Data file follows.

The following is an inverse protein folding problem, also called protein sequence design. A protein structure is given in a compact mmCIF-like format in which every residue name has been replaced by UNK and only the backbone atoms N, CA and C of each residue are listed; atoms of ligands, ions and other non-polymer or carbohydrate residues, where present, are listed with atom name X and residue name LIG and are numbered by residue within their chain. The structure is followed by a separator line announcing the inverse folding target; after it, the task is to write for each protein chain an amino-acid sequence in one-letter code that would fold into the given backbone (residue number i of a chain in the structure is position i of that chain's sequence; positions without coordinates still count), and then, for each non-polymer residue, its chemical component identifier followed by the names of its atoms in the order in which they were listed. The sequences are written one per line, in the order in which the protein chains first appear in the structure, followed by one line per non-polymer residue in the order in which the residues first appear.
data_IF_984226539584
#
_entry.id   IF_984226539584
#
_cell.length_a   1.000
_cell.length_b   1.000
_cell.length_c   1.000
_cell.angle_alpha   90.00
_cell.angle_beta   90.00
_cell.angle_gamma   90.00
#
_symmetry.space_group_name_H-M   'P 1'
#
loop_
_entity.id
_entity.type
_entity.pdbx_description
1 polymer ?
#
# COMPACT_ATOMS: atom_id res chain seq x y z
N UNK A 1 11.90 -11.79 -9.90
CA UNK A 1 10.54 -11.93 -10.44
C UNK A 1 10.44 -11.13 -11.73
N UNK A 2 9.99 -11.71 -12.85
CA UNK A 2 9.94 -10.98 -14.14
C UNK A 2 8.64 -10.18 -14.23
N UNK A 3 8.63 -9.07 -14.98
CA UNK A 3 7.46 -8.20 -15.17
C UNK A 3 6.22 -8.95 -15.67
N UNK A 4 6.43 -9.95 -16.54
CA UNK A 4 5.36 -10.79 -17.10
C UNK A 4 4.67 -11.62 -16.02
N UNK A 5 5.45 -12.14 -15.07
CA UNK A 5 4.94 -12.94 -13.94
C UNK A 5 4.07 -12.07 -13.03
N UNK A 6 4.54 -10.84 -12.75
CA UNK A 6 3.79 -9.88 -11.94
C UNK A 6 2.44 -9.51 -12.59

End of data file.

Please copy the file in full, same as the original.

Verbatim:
The following is an inverse protein folding problem, also called protein sequence design. A protein structure is given in a compact mmCIF-like format in which every residue name has been replaced by UNK and only the backbone atoms N, CA and C of each residue are listed; atoms of ligands, ions and other non-polymer or carbohydrate residues, where present, are listed with atom name X and residue name LIG and are numbered by residue within their chain. The structure is followed by a separator line announcing the inverse folding target; after it, the task is to write for each protein chain an amino-acid sequence in one-letter code that would fold into the given backbone (residue number i of a chain in the structure is position i of that chain's sequence; positions without coordinates still count), and then, for each non-polymer residue, its chemical component identifier followed by the names of its atoms in the order in which they were listed. The sequences are written one per line, in the order in which the protein chains first appear in the structure, followed by one line per non-polymer residue in the order in which the residues first appear.
data_IF_984226539584
#
_entry.id   IF_984226539584
#
_cell.length_a   1.000
_cell.length_b   1.000
_cell.length_c   1.000
_cell.angle_alpha   90.00
_cell.angle_beta   90.00
_cell.angle_gamma   90.00
#
_symmetry.space_group_name_H-M   'P 1'
#
loop_
_entity.id
_entity.type
_entity.pdbx_description
1 polymer ?
#
# COMPACT_ATOMS: atom_id res chain seq x y z
N UNK A 1 11.90 -11.79 -9.90
CA UNK A 1 10.54 -11.93 -10.44
C UNK A 1 10.44 -11.13 -11.73
N UNK A 2 9.99 -11.71 -12.85
CA UNK A 2 9.94 -10.98 -14.14
C UNK A 2 8.64 -10.18 -14.23
N UNK A 3 8.63 -9.07 -14.98
CA UNK A 3 7.46 -8.20 -15.17
C UNK A 3 6.22 -8.95 -15.67
N UNK A 4 6.43 -9.95 -16.54
CA UNK A 4 5.36 -10.79 -17.10
C UNK A 4 4.67 -11.62 -16.02
N UNK A 5 5.45 -12.14 -15.07
CA UNK A 5 4.94 -12.94 -13.94
C UNK A 5 4.07 -12.07 -13.03
N UNK A 6 4.54 -10.84 -12.75
CA UNK A 6 3.79 -9.88 -11.94
C UNK A 6 2.44 -9.51 -12.59